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Split over Computer Fraud and Abuse Act’s Reach Grows

By Allen Smith  3/31/2014
 
Some courts have used the Computer Fraud and Abuse Act (CFAA)—a law enacted to punish hackers for gaining unauthorized access to computers—to punish employees who take employer files with them just before they stop working for the employer; The U.S. District Court for the Western District of Pennsylvania is not one of them.

Noting that U.S. circuit courts of appeal have split over whether employers may use the CFAA to go after such disloyal former employees, the district court decided on March 6, 2014, to join the narrow interpretation of the statute. The court agreed with the defendants that access to the information, rather than the use of it, must be unauthorized for there to be a violation of the law. In this case, access to the information was authorized, so there was no violation.

Information Worth Millions Stolen in Data Breach

Carnegie Strategic Design Engineers sued five former employees who took more than 285 gigabytes of data from the employer’s system, including confidential company and customer data, before leaving to work for a competitor. Data taken by the former employees included client project data, engineering drawings, cost estimating data, customer contact information, vendor contact information, and other nonpublic proprietary business and trade secret information.

Carnegie contended that the commercial value of the business information is worth $10 million. The plaintiff has spent more than $5,000 on computer forensic investigation and mitigation of the data breach, and has suffered productivity loss as senior-level management and in-house staff have spent time investigating the data breach.

The company sued the former employees, alleging that they violated the CFAA. Carnegie maintained that the employees lost all authority to access the company’s password-protected computer system the instant they undertook to do so for their own benefit or the benefit of a third person.

Narrow vs. Broad View of Law

The court noted that “the scope of the CFAA has been expanded in recent years and employers … are increasingly taking advantage of the CFAA’s civil remedies to sue former employees and their new companies who seek a competitive edge through wrongful use of information from the former employer’s computer system.”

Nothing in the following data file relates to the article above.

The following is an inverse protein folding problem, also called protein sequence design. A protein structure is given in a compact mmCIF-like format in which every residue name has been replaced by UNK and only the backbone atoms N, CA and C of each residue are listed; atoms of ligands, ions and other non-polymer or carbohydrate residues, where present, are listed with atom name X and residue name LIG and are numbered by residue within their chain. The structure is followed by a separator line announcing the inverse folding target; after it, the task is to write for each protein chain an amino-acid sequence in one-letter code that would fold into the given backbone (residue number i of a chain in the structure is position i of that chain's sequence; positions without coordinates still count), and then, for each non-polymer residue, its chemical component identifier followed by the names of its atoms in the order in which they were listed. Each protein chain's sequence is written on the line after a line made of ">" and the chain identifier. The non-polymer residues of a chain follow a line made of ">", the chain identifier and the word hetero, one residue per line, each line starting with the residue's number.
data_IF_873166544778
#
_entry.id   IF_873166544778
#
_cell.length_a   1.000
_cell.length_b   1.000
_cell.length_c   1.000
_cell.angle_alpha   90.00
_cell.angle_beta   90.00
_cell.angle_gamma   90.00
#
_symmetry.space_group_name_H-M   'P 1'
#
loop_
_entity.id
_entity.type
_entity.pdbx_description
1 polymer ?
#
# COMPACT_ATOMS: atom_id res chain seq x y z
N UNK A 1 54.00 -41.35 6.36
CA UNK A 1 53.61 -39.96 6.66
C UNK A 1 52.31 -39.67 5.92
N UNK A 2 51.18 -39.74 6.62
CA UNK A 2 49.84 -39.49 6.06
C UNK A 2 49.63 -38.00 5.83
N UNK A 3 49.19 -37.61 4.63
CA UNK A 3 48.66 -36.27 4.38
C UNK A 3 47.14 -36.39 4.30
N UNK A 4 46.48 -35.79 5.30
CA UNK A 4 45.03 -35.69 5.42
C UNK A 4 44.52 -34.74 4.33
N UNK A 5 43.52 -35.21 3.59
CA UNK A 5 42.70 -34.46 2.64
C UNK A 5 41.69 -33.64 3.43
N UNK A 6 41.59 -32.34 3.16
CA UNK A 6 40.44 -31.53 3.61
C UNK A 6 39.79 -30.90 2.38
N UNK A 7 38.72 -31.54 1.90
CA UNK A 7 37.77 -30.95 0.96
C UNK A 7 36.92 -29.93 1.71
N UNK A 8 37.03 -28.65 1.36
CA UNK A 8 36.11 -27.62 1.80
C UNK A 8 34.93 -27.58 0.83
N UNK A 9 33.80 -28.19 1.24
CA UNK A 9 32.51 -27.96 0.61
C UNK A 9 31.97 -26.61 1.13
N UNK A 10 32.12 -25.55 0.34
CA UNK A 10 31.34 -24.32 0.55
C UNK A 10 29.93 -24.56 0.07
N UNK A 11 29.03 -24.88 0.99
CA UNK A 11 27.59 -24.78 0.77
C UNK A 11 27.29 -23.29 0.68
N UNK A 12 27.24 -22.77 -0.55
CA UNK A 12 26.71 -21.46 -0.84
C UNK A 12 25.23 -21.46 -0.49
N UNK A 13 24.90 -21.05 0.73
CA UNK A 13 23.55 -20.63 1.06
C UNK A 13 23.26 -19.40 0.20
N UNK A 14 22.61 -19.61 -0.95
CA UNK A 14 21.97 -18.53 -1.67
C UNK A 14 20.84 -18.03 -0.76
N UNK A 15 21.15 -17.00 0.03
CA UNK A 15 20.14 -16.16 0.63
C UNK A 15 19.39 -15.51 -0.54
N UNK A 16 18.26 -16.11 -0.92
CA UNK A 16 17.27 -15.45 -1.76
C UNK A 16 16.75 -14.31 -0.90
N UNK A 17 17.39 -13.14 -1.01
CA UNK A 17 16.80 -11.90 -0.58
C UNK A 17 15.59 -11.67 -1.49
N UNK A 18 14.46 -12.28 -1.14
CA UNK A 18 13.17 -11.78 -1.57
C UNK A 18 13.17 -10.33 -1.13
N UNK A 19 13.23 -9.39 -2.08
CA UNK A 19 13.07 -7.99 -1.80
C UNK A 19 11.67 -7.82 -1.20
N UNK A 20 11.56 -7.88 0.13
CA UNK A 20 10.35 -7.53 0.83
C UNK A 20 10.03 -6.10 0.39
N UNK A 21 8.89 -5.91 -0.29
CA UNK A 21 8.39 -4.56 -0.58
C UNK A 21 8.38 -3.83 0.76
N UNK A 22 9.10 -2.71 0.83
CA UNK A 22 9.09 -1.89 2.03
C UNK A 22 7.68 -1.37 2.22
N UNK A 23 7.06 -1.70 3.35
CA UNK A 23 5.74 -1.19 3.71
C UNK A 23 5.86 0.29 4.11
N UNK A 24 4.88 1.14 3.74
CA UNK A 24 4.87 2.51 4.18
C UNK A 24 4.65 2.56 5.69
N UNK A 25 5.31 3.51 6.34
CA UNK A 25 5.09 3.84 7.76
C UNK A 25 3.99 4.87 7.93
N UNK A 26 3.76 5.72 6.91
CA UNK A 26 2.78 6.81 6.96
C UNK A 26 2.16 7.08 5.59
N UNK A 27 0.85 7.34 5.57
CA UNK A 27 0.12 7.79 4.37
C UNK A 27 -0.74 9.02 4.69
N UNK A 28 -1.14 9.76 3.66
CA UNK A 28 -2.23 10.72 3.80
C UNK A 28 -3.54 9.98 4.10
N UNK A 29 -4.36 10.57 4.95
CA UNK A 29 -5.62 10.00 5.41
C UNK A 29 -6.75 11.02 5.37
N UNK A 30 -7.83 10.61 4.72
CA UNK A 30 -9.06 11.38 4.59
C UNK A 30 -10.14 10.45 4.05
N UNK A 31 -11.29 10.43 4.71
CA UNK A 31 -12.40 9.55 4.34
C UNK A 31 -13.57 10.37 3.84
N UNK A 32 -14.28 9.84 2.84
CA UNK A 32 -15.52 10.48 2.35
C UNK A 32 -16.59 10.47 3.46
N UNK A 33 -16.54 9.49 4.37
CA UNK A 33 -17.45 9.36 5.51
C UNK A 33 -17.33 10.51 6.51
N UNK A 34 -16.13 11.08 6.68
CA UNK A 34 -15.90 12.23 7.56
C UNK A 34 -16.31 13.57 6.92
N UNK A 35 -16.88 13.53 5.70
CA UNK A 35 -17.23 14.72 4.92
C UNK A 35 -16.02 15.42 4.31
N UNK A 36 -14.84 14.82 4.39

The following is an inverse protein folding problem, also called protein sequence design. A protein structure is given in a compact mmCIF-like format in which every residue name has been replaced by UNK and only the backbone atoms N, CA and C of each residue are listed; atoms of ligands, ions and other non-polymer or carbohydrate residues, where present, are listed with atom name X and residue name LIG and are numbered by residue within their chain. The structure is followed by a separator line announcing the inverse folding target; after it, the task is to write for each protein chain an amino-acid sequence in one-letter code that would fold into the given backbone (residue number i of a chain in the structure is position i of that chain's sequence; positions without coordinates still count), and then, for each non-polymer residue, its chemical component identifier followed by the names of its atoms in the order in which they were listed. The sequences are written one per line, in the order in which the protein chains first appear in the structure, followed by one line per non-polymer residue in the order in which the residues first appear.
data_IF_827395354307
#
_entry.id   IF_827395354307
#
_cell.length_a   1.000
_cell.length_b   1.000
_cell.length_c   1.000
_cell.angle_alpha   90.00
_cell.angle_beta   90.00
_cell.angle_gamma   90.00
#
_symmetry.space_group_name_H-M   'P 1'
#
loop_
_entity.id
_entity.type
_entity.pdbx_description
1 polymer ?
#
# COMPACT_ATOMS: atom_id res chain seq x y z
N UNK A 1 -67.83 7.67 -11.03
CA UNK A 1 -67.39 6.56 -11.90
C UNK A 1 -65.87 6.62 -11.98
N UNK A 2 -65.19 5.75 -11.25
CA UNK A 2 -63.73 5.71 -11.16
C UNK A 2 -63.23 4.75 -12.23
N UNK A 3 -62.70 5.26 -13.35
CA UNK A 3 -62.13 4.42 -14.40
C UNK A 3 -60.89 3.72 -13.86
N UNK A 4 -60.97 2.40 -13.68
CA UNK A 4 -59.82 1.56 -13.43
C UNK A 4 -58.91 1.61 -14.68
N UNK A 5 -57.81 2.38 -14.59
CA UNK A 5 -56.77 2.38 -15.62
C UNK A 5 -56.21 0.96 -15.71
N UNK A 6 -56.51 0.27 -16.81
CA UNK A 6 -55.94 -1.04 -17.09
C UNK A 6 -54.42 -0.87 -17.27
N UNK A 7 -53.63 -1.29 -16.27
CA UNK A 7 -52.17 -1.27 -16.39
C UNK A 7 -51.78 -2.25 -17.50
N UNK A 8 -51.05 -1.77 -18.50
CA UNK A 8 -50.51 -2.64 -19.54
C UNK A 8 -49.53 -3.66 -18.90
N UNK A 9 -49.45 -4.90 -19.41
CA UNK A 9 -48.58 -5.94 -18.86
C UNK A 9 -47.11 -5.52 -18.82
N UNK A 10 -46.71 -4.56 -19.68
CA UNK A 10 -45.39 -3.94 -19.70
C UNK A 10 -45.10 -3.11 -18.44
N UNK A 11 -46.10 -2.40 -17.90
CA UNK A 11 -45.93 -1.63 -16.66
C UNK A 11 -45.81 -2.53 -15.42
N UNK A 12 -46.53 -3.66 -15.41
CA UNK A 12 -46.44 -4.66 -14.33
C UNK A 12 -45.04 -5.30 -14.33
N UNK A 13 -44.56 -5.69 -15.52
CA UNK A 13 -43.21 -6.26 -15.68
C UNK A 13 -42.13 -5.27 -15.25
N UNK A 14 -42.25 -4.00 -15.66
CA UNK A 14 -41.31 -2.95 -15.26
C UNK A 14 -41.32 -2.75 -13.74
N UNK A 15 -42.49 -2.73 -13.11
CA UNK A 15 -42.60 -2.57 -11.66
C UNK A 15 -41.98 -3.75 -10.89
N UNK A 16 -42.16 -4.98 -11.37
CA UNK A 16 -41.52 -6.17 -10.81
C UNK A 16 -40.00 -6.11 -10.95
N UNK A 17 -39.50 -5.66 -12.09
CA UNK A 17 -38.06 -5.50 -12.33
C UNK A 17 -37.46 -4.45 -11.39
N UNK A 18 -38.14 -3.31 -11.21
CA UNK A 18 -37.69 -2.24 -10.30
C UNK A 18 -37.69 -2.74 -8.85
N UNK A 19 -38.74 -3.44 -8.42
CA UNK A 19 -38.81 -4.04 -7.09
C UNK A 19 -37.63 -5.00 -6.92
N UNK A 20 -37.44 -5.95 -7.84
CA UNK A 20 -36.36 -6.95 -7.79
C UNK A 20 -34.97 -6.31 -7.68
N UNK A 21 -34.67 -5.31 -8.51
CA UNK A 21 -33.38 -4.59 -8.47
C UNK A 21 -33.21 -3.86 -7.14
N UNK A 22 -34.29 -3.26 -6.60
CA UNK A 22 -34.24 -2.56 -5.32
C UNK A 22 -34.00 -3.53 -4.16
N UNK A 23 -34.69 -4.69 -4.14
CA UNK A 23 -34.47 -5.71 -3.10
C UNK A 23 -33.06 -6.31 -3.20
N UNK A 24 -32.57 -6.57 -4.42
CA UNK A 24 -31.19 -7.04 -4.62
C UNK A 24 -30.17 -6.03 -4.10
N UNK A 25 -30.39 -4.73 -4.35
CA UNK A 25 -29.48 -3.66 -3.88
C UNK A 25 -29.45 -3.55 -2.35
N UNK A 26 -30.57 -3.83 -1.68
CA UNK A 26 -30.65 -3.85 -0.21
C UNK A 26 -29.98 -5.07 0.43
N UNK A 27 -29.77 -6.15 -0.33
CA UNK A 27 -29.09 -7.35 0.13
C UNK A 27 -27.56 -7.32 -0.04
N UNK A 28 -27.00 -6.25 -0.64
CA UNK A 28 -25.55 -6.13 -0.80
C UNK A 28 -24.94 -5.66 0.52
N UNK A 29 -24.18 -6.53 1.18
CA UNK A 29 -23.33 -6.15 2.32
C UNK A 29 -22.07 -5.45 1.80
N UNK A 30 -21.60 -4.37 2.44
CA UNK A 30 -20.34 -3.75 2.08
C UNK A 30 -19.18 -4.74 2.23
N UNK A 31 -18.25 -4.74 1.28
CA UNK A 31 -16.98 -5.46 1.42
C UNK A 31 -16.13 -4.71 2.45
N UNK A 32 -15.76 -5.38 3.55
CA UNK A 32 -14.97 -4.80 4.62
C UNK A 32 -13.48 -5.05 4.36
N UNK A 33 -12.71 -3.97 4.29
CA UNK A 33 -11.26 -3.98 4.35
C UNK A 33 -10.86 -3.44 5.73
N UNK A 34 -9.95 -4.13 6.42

To prevail, the company must be able to show that the defendants either obtained access to the employer’s computer without authorization or exceeded their authorized access. But the term “authorization” is not defined by the statute, and courts are divided over what it means.

“Under the narrow view, an employee given access to a work computer is authorized to access that computer regardless of his or her intent to misuse information and any policies that regulate the use of information,” the court noted, quoting Dresser-Rand Co. v. Jones, 2013 WL 3810859 (E.D. Pa. 2013). “Under the broad view, if an employee has access to information on a work computer to perform his or her job, the employee may exceed his or her access misusing the information on the computer, either by severing the agency relationship through disloyal activity, or by violating employer policies and/or confidentiality agreements.”

The 4th and 9th circuits have adopted the narrow view. The 1st, 5th, 7th and 11th circuits have adopted the broad view. The district court adopted the narrow view, saying it “is the proper interpretation of the statute and the true interpretation of Congress’ intent in enacting the statute.”

Pennsylvania District Courts’ Rulings

The court noted that other district courts in its circuit (the 3rd Circuit) also have adopted the narrow view. In Consulting Professional Resources v. Concise Technologies LLC, 2010 WL 1337723 (W.D. Pa. 2010), an employee copied confidential information from her employer’s computer system before resigning and using it at her new company. The court found that “while disloyal employee conduct might have a remedy in state law, the reach of the CFAA does not extend to instances where the employee was authorized to access the information he later utilized to the possible detriment of his former employer.”

In Dresser-Rand, former employees accessed their work laptops and downloaded thousands of documents to external storage devices. The court decided that if the employees “were authorized to access their work laptops and to download files from them, they cannot be liable under the CFAA even if they subsequently misused those documents to compete against the plaintiff.”

In the Carnegie case, the employees were permitted to access the computer system and the data at issue; there was no “hacking into” a computer or files.

The district court also rejected the argument that the 3rd Circuit already had adopted the majority of courts’ broad interpretation of “authorization.”

Right to Access Not Lost

The crux of Carnegie’s argument is that the employees lost the right to access the information when they did it for their own or a third party’s benefit to the detriment of the employer.

“Such a finding is contrary to the plain language of the statute that governs ‘access’ and not ‘use,’ ” the court stated. “The scope of the CFAA does not extend to employees who were authorized to otherwise access the data in question, but did so in bad faith or to the future detriment of his former employer because this court interprets the term ‘authorization’ narrowly and finds that it does not extend to the improper use of information validly accessed.”

This decision is Carnegie Strategic Design Engineers v. Cloherty, No. 13-1112 (W.D. Pa. 2014).

Allen Smith, J.D., is the manager of workplace law content for SHRM. Follow him @SHRMlegaleditor.

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